Even though there are now more women than ever interested in careers in finance and the capital markets, their representation in leadership and management roles is still quite low.
And while women now occupy 24 per cent of corporate board seats in Canada, up from 11 per cent in 2020, when publicly traded Canadian companies were first required to share information about the number of women on their boards and senior management positions, that’s still far from equal to the number of seats held by men. And when it comes to management positions, only five per cent of TSX-listed companies had a woman CEO in 2022, according to the latest numbers published by the Canadian Securities Administrators – almost the same as the first year of data collection.
It’s a phenomenon researchers call the “broken rung”: Women can get on the ladder, but there are systemic barriers that prevent most of them from getting anywhere near the top.
The lack of representation in management positions is a problem not only for the women themselves, but also for firms and their clients. Dozens of studies have shown that having a variety of lived experiences and perspectives amongst decision-makers leads to better outcomes.
The Financial Pipeline spoke with several industry leaders about why we need more women in capital markets – and what we can do to get them there.
Chief Operating Officer, Women in Capital Markets
Women are presented with systemic barriers that men are not, and those barriers eventually push many of them out of the industry. Even though we have come a decent way in terms of sharing caregiving, women remain the primary caregivers within their families, both for children and aging parents. We need greater flexibility in the workplace; it can make the difference between them staying in the industry and deciding that they just cannot make it work. But, it’s not enough to just put a new policy on the books. The culture has to shift in order to make policies like flexibility (or) parental leave normalized, destigmatized (and ensure that it’s) not going to impact anyone’s progression at work.
Director, Investment Programs,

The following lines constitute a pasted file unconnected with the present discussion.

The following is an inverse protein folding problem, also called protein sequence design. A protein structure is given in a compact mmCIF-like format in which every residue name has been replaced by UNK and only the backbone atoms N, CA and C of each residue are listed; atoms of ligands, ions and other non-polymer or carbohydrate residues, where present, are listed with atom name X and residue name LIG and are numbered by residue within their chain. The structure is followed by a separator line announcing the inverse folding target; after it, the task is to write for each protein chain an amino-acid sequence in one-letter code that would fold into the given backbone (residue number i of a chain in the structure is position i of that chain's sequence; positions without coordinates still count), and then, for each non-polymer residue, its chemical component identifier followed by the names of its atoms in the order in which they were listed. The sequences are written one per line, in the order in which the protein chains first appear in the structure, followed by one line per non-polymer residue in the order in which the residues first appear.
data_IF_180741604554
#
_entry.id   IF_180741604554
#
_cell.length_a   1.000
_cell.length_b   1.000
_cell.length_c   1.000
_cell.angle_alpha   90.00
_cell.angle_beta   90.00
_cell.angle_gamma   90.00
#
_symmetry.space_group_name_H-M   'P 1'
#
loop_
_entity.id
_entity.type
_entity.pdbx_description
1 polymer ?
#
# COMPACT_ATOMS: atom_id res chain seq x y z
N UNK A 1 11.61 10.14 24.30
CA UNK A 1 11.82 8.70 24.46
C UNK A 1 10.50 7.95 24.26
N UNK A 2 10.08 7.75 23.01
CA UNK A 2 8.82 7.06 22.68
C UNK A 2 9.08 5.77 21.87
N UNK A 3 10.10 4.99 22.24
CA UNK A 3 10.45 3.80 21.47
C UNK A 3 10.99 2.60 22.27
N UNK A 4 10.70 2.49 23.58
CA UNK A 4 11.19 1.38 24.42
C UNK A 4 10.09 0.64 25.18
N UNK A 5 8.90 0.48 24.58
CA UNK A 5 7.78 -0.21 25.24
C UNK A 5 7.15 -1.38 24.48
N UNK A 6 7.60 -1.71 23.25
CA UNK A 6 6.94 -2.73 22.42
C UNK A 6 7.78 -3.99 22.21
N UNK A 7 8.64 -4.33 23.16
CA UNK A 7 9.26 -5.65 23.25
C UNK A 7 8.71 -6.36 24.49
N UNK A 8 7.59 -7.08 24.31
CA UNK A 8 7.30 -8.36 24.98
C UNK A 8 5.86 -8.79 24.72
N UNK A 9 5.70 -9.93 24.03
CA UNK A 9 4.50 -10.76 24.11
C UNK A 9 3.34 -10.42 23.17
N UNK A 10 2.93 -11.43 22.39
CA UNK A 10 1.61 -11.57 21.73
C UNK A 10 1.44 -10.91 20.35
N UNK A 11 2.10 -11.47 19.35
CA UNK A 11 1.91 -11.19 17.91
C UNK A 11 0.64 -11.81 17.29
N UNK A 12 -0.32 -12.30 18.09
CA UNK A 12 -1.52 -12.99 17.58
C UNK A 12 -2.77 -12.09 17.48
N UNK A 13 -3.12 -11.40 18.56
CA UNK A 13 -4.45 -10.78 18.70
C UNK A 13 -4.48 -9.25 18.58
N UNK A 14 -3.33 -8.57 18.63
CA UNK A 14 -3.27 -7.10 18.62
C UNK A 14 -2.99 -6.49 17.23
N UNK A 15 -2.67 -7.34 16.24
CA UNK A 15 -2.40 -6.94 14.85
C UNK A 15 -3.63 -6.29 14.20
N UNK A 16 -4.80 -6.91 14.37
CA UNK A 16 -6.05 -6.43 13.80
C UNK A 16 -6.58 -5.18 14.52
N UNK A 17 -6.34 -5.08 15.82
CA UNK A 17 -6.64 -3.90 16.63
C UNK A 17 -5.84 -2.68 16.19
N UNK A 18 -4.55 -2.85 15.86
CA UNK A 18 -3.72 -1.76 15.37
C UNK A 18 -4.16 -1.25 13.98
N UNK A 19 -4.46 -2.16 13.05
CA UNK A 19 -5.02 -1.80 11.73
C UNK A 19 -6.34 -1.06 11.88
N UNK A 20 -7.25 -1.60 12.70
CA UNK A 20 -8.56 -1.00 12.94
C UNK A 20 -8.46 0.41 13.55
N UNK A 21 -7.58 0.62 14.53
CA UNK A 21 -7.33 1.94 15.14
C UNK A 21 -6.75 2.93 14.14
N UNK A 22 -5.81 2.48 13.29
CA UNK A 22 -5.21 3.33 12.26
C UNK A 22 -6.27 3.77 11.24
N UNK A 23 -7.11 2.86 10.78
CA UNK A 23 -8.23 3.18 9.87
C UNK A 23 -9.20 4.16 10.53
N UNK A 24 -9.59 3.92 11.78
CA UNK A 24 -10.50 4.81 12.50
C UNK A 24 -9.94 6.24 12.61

Canso Investment Counsel Ltd.
Hiring in capital markets is very competitive out of university, even for summer positions, and if you don’t have a strong network or good connections, you may not even be aware of the opportunities available. Those conversations still happen primarily between men, so women need to be very intentional about how they build a network and plan their careers, to avoid falling behind. But the industry also needs to create more part-time and summer employment opportunities, so that more women can get exposure and work experience — as well as better mentorship and networking opportunities — before they graduate.
Meriem Mehdaoui, CFA
Managing Director, PBY Capital
Women investing and working in capital markets is something that needs to be more visible to show younger women they can access and succeed in this industry. And, the industry in turn, needs to understand and appreciate that women work and think differently. They value different things, and that difference is what makes them valuable — they provide a unique perspective that will enrich their firms, and better represent a large part of the community that is underrepresented because of that gender bias.
Heather Mason-Wood, CFA
President and Chief Strategy Officer,
Canso Investment Counsel Ltd.
For anyone wanting to work in capital markets, I would say don’t hold back because you’re afraid. Some companies present themselves in a way that leads people to believe it’s a stressful, dog-eat-dog work environment with long hours that makes it hard to balance work and family. If firms offered more flexibility – whether it’s flex time, flex space, a four-day a week – I think then there’d be a lot more opportunity. The industry would benefit from talented women, and the women would benefit from being part of the pool. Before I joined Canso, I spoke to a woman who’d started her own company and she said: ‘Sometimes you have to walk a tightrope without a safety net.’ I have never forgotten that; it was actually part of my decision to leave a steady job at a bank for a firm that was then just starting out. You can always go back — never burn bridges, always take the high road, but don’t be afraid to take a risk.